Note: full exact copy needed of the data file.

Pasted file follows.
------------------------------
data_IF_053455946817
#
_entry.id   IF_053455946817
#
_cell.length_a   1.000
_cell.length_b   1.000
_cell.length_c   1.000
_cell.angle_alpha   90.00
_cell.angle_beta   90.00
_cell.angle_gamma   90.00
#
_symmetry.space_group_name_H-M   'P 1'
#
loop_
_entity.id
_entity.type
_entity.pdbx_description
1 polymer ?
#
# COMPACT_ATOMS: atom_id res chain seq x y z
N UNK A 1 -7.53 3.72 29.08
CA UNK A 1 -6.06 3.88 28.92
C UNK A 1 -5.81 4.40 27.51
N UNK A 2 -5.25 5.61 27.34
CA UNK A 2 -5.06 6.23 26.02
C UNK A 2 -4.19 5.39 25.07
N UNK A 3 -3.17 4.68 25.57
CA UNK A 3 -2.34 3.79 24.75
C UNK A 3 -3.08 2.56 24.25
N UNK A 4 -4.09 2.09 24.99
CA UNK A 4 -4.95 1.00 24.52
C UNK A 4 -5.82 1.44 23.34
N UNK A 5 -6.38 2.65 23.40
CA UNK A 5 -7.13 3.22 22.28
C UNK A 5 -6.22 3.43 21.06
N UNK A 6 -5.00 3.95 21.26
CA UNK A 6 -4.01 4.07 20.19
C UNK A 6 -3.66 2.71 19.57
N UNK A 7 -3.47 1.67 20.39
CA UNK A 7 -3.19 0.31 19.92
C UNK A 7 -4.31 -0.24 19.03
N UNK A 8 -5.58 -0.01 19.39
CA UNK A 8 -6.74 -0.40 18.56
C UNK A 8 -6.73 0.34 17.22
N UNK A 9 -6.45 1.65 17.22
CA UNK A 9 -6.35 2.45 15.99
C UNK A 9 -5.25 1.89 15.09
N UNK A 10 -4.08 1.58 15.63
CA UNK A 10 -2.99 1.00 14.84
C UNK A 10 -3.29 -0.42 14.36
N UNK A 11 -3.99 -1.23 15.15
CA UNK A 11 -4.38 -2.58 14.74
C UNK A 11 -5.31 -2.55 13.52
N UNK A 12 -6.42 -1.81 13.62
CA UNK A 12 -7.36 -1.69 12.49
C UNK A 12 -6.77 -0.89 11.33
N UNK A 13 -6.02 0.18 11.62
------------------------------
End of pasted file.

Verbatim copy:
data_IF_053455946817
#
_entry.id   IF_053455946817
#
_cell.length_a   1.000
_cell.length_b   1.000
_cell.length_c   1.000
_cell.angle_alpha   90.00
_cell.angle_beta   90.00
_cell.angle_gamma   90.00
#
_symmetry.space_group_name_H-M   'P 1'
#
loop_
_entity.id
_entity.type
_entity.pdbx_description
1 polymer ?
#
# COMPACT_ATOMS: atom_id res chain seq x y z
N UNK A 1 -7.53 3.72 29.08
CA UNK A 1 -6.06 3.88 28.92
C UNK A 1 -5.81 4.40 27.51
N UNK A 2 -5.25 5.61 27.34
CA UNK A 2 -5.06 6.23 26.02
C UNK A 2 -4.19 5.39 25.07
N UNK A 3 -3.17 4.68 25.57
CA UNK A 3 -2.34 3.79 24.75
C UNK A 3 -3.08 2.56 24.25
N UNK A 4 -4.09 2.09 24.99
CA UNK A 4 -4.95 1.00 24.52
C UNK A 4 -5.82 1.44 23.34
N UNK A 5 -6.38 2.65 23.40
CA UNK A 5 -7.13 3.22 22.28
C UNK A 5 -6.22 3.43 21.06
N UNK A 6 -5.00 3.95 21.26
CA UNK A 6 -4.01 4.07 20.19
C UNK A 6 -3.66 2.71 19.57
N UNK A 7 -3.47 1.67 20.39
CA UNK A 7 -3.19 0.31 19.92
C UNK A 7 -4.31 -0.24 19.03
N UNK A 8 -5.58 -0.01 19.39
CA UNK A 8 -6.74 -0.40 18.56
C UNK A 8 -6.73 0.34 17.22
N UNK A 9 -6.45 1.65 17.22
CA UNK A 9 -6.35 2.45 15.99
C UNK A 9 -5.25 1.89 15.09
N UNK A 10 -4.08 1.58 15.63
CA UNK A 10 -2.99 1.00 14.84
C UNK A 10 -3.29 -0.42 14.36
N UNK A 11 -3.99 -1.23 15.15
CA UNK A 11 -4.38 -2.58 14.74
C UNK A 11 -5.31 -2.55 13.52
N UNK A 12 -6.42 -1.81 13.62
CA UNK A 12 -7.36 -1.69 12.49
C UNK A 12 -6.77 -0.89 11.33
N UNK A 13 -6.02 0.18 11.62